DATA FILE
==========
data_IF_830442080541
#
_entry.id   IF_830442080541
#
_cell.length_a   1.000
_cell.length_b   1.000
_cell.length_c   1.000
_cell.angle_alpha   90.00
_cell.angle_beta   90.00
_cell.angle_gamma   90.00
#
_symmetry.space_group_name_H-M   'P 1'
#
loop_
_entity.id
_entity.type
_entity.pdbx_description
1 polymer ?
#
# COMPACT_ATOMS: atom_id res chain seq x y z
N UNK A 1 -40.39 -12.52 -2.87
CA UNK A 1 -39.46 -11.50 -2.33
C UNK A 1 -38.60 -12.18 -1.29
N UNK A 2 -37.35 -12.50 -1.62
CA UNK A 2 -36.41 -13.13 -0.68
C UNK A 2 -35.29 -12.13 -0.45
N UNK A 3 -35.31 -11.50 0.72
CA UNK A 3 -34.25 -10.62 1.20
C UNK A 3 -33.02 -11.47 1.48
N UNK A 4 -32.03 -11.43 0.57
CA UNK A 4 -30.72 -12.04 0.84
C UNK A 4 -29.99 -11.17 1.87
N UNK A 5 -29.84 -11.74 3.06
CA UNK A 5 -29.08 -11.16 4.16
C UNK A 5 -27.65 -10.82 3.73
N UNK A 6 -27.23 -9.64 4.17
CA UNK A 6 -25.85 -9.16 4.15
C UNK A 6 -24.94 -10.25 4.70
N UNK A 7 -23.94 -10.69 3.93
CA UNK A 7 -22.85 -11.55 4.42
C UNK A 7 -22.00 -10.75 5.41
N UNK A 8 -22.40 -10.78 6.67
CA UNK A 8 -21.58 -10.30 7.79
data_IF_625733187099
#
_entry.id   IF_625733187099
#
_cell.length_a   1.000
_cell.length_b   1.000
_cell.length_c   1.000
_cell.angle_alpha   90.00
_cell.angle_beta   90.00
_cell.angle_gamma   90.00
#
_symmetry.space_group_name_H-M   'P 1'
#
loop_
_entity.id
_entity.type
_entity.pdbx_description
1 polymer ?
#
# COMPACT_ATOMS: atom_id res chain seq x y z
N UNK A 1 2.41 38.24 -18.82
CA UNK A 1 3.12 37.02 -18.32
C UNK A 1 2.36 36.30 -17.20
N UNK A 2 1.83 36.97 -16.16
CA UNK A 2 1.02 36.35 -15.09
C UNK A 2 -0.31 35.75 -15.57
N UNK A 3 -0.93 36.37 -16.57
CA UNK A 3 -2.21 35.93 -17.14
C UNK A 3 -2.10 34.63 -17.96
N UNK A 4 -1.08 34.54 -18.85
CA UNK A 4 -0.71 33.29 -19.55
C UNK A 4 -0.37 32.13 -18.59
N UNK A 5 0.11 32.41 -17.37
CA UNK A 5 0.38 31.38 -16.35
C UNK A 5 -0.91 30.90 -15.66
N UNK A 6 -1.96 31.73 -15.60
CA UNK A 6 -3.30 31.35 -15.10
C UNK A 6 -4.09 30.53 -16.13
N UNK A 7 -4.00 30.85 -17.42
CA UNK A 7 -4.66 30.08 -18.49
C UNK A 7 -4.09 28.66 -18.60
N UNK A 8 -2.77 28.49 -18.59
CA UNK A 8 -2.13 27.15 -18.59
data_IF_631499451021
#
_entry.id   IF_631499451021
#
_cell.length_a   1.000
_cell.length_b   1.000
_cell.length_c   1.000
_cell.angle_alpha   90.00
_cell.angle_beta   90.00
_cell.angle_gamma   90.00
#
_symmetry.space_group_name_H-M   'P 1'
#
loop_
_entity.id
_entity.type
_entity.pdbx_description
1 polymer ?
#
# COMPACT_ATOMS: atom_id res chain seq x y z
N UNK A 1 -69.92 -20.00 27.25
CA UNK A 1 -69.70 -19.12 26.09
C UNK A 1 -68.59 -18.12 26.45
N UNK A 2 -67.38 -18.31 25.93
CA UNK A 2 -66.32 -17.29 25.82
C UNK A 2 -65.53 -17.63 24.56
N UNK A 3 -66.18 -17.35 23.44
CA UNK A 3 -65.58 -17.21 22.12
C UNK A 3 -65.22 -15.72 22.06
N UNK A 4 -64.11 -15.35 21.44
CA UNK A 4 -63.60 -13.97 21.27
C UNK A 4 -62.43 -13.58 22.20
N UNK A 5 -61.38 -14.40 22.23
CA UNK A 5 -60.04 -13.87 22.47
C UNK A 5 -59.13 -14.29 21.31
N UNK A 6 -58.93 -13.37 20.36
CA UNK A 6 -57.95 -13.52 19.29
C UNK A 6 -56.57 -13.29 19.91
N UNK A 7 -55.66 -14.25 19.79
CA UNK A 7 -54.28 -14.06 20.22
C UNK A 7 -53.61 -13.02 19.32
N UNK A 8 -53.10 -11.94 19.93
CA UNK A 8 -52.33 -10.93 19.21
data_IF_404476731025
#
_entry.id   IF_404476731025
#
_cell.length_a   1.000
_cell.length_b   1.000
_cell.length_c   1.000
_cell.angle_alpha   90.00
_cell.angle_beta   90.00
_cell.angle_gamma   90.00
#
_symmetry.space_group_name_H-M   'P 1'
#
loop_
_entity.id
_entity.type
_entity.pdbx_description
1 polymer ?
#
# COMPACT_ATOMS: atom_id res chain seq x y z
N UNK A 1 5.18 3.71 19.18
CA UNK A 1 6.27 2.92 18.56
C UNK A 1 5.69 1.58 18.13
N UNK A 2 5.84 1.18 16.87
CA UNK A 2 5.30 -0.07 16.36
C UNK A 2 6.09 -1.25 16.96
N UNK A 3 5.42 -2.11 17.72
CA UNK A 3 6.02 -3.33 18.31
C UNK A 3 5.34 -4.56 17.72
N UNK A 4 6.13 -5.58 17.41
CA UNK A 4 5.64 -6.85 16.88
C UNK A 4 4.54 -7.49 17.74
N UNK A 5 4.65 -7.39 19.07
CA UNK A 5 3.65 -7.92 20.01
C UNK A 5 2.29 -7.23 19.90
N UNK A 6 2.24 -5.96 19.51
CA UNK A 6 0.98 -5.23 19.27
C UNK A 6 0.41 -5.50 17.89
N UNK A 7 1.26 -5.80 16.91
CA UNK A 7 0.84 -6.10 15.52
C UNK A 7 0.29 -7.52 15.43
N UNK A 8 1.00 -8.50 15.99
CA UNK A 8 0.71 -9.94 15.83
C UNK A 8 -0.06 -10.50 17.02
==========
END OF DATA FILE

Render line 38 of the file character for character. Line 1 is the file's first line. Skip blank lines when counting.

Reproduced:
C UNK A 6 -24.94 -10.25 4.70